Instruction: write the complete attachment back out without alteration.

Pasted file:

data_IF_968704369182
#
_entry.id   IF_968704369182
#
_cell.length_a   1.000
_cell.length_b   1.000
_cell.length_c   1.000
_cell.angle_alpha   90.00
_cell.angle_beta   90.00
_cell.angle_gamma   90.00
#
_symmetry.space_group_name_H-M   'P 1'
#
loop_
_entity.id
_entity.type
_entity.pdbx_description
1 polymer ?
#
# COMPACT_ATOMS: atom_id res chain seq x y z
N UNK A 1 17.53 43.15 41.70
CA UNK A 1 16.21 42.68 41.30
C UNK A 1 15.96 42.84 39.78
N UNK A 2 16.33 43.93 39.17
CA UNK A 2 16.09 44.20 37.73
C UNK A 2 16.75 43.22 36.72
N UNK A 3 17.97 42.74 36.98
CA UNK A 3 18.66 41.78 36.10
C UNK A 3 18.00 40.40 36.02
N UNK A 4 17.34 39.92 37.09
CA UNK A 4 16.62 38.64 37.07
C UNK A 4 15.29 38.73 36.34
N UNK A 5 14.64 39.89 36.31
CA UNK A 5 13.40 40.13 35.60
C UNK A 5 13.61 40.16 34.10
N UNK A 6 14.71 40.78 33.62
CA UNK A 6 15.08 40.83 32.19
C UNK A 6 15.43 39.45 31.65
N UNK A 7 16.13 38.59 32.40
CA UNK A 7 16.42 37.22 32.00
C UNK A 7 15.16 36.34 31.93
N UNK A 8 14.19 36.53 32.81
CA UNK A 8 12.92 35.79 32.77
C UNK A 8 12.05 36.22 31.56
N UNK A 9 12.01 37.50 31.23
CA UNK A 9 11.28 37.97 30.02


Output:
data_IF_968704369182
#
_entry.id   IF_968704369182
#
_cell.length_a   1.000
_cell.length_b   1.000
_cell.length_c   1.000
_cell.angle_alpha   90.00
_cell.angle_beta   90.00
_cell.angle_gamma   90.00
#
_symmetry.space_group_name_H-M   'P 1'
#
loop_
_entity.id
_entity.type
_entity.pdbx_description
1 polymer ?
#
# COMPACT_ATOMS: atom_id res chain seq x y z
N UNK A 1 17.53 43.15 41.70
CA UNK A 1 16.21 42.68 41.30
C UNK A 1 15.96 42.84 39.78
N UNK A 2 16.33 43.93 39.17
CA UNK A 2 16.09 44.20 37.73
C UNK A 2 16.75 43.22 36.72
N UNK A 3 17.97 42.74 36.98
CA UNK A 3 18.66 41.78 36.10
C UNK A 3 18.00 40.40 36.02
N UNK A 4 17.34 39.92 37.09
CA UNK A 4 16.62 38.64 37.07
C UNK A 4 15.29 38.73 36.34
N UNK A 5 14.64 39.89 36.31
CA UNK A 5 13.40 40.13 35.60
C UNK A 5 13.61 40.16 34.10
N UNK A 6 14.71 40.78 33.62
CA UNK A 6 15.08 40.83 32.19
C UNK A 6 15.43 39.45 31.65
N UNK A 7 16.13 38.59 32.40
CA UNK A 7 16.42 37.22 32.00
C UNK A 7 15.16 36.34 31.93
N UNK A 8 14.19 36.53 32.81
CA UNK A 8 12.92 35.79 32.77
C UNK A 8 12.05 36.22 31.56
N UNK A 9 12.01 37.50 31.23
CA UNK A 9 11.28 37.97 30.02